I’ll be taking the single shot to the trap range Thursday night.
Thanks Don. That’s not a bad idea. If I ever talk the wife into shooting trap I think I’ll do just that! I very nearly bought a beautiful old outside hammer sixteen gauge side by side at auction a week ago. I bid it up to $250 and it went for $275. I just couldn’t bring myself to pay $300 for a shotgun I really had no use for and probably would never hunt with.
But meanwhile (God willing) I’ll be taking the single shot to the trap range Thursday night. I have two boxes of reloads loaded by a friend that I trust enough to shoot his reloads that I’ll try her with. The price of factory loaded sixteen gauge loads might just keep me from using up too much of that ammunition at shooting trap! There is a box of number nine sized shot, and a half dozen boxes of number eight sized shot that would be well suited to use up for trap. I can’t imagine hunting much of anything with them. But there are also a few boxes of number six sized shot that would work well for small birds, a box of number fours and a couple boxes of number one sized buckshot that I can only think was loaded for self defense. What else would you use that for? Maybe geese? These are old paper hulled shells so maybe they predate the laws against using buckshot on deer?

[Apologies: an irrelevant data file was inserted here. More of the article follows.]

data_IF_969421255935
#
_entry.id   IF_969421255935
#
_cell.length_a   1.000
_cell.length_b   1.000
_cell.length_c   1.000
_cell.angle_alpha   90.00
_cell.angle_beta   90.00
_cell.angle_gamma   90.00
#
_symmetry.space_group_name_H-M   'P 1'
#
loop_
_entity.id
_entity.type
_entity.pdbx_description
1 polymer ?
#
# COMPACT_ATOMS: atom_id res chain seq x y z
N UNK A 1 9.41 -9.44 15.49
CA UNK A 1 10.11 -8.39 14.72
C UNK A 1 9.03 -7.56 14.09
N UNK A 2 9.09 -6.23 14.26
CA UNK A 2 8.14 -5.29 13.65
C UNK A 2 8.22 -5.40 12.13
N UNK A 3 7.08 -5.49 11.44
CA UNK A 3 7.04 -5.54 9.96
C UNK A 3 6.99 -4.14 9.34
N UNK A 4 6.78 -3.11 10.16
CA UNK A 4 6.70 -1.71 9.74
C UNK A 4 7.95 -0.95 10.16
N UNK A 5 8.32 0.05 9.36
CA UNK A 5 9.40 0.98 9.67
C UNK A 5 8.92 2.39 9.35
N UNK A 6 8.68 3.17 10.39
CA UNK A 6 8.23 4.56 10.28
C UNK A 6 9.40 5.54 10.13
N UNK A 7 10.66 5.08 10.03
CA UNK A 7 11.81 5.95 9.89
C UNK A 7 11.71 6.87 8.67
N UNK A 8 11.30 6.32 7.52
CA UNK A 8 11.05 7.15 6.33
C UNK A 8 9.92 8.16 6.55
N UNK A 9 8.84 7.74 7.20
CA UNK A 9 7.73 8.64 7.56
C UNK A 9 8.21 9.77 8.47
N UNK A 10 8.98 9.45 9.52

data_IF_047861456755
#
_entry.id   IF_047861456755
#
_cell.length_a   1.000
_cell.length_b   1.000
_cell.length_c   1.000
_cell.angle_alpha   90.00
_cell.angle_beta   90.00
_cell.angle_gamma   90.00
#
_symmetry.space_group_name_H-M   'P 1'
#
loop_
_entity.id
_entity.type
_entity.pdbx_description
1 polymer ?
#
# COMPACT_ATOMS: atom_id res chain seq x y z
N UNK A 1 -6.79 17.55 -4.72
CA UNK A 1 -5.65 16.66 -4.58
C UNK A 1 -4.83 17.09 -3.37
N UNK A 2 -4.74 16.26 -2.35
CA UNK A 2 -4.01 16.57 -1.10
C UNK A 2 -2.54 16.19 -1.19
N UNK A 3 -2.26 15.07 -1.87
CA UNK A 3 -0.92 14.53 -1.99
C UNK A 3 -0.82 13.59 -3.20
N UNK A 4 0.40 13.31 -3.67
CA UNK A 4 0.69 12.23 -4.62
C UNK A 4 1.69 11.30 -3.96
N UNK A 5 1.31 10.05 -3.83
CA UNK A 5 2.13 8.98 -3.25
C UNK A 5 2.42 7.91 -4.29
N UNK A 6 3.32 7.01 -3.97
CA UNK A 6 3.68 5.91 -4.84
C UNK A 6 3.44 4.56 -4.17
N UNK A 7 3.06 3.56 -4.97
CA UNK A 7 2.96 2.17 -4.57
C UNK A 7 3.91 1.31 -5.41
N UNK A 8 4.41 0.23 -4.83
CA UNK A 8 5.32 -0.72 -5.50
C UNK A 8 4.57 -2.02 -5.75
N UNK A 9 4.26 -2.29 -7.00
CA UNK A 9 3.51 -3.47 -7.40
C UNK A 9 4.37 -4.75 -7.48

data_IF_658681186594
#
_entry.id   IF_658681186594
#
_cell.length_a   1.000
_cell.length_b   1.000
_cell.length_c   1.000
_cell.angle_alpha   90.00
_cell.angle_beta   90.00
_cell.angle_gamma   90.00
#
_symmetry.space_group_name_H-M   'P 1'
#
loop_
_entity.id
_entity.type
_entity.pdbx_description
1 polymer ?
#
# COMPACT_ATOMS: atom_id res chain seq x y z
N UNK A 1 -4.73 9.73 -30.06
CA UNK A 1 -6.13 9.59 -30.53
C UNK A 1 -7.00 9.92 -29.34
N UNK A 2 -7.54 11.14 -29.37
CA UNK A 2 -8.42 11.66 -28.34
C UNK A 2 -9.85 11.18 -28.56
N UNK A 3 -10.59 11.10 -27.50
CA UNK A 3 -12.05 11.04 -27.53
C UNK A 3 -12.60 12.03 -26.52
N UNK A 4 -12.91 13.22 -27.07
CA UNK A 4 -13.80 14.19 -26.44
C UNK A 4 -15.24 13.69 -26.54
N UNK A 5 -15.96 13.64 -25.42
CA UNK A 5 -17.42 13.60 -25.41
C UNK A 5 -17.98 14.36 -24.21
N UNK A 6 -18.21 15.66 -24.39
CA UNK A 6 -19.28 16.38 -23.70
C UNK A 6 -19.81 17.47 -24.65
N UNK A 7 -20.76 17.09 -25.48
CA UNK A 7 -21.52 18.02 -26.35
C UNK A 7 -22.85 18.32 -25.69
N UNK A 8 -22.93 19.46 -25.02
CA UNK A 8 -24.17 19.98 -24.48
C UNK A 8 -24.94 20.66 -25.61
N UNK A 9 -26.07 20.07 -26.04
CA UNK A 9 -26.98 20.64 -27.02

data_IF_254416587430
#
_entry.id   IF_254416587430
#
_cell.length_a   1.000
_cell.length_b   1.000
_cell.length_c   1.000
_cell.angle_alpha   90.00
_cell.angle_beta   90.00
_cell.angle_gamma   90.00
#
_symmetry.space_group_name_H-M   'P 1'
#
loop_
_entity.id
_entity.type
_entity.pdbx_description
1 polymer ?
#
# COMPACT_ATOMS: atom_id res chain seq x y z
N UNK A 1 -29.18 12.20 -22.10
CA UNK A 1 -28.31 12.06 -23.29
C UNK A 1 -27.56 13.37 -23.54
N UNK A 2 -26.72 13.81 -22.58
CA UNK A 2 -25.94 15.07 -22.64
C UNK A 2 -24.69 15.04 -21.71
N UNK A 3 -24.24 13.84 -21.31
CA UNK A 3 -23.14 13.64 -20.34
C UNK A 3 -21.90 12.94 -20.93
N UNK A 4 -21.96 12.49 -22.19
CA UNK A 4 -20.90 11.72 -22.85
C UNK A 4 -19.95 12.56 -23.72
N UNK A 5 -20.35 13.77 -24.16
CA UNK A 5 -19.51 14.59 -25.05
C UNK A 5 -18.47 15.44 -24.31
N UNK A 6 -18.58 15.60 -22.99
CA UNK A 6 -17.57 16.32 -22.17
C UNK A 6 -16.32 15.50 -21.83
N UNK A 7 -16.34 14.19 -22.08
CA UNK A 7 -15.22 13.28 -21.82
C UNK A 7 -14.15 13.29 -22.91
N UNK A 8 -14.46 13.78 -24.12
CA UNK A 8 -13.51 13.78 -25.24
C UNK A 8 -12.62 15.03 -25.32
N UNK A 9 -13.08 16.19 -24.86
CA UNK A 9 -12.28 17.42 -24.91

My son and I fired the 16 gauge last night. I don’t think that I have ever fired a sixteen gauge shell before. The recoil was a lot more than I expected. In fact, if someone handed it to me I don’t know if I could have told from the recoil whether it was a 12 gauge trap load or a 16 gauge load. There was a lot more recoil than I expected. Maybe because it’s a lightly built gun and the single shot doesn’t have either the weight or springs to soak up recoil like my semi-automatic twelve gauge that I'm used to. But it is definitely not something that I would hand to my wife as a ‘low-recoiling’ gun.
This little Stevens single shot is pretty cool though it has an ejector rathercthan extractor
There it sits. Alone and forgotten in a desk drawer or maybe in the bottom of your hunting pack. The lowly compass. Primarily initially replaced by the hand held GPS and now even by the new “smart” cell phones that include GPS, electronic compass – even real time imaging on aerial maps! Once the friend of every hunter and now the companion of few. It is not glamorous or glitzy, that is for sure… no bells and no whistles. Aaaaah, but let’s not rush to forget our...